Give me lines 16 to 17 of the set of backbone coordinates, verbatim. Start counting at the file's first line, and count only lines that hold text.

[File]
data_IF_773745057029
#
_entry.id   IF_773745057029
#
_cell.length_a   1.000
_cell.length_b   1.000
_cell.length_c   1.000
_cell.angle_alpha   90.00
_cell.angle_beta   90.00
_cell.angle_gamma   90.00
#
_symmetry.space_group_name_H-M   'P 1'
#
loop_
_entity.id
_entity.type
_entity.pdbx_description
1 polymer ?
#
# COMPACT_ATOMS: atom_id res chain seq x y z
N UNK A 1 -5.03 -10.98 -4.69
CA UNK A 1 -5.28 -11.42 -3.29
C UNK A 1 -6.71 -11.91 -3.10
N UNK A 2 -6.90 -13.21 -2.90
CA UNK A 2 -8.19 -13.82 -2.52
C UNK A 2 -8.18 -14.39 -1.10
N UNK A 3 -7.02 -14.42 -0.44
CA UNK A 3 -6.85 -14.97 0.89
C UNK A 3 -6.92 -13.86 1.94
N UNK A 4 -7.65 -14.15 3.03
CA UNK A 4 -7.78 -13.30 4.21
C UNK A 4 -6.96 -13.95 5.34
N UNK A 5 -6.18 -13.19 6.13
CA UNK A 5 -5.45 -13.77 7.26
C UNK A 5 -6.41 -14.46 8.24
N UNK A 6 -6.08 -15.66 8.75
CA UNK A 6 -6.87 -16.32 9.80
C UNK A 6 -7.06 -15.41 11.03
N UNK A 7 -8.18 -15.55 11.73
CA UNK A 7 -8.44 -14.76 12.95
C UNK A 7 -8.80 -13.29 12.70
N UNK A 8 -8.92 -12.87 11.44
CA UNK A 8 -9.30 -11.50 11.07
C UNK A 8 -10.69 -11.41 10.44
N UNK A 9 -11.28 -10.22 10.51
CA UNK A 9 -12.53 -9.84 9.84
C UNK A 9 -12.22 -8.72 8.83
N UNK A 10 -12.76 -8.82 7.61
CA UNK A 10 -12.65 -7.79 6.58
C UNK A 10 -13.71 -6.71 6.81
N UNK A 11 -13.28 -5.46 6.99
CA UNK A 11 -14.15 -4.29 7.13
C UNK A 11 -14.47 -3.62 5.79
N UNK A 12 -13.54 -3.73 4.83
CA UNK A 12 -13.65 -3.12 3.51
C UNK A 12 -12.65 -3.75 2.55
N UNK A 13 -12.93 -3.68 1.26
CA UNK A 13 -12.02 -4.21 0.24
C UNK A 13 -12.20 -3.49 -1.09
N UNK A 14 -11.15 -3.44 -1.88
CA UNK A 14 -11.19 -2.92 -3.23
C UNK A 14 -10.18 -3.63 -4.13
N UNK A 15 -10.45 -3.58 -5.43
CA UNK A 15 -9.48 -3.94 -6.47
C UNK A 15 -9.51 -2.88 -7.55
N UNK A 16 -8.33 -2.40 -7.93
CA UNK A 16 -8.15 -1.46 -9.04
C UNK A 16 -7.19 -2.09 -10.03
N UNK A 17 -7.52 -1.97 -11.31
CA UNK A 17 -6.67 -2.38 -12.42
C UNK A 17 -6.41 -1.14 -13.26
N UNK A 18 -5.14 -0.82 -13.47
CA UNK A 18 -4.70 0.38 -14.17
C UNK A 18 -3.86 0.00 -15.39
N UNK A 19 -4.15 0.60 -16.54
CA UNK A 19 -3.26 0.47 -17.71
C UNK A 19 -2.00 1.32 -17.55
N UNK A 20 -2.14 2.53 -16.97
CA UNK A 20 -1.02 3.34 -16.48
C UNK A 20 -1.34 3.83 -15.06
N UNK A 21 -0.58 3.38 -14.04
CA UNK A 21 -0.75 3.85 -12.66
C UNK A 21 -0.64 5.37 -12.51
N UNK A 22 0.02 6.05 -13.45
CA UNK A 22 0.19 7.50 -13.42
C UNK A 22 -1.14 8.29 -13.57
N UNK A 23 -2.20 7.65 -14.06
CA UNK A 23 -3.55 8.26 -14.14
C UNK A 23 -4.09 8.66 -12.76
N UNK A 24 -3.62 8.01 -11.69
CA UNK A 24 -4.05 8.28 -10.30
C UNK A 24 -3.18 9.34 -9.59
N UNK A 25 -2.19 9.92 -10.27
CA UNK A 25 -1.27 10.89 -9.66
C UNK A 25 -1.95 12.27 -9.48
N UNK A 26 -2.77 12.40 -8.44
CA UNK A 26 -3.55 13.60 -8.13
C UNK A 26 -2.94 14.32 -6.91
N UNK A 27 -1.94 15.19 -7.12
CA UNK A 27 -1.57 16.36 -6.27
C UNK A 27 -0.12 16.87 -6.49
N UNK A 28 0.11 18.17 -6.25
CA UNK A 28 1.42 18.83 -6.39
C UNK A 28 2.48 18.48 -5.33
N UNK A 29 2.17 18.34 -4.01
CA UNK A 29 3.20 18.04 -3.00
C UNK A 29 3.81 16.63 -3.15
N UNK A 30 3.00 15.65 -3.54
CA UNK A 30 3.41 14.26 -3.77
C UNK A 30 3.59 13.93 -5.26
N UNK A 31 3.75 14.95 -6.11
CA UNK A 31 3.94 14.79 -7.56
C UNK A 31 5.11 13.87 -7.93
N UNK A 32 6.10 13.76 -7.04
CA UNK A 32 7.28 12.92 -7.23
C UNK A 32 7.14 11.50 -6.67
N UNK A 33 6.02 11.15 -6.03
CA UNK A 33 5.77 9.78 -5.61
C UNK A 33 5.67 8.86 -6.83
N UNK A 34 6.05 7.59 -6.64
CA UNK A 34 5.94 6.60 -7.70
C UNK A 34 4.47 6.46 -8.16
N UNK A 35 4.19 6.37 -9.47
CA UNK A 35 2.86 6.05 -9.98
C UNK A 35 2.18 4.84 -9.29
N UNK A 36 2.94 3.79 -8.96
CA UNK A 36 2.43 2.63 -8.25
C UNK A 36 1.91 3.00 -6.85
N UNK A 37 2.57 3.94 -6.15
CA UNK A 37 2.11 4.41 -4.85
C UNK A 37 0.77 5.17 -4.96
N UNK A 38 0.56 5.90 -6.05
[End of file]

_entity.type
_entity.pdbx_description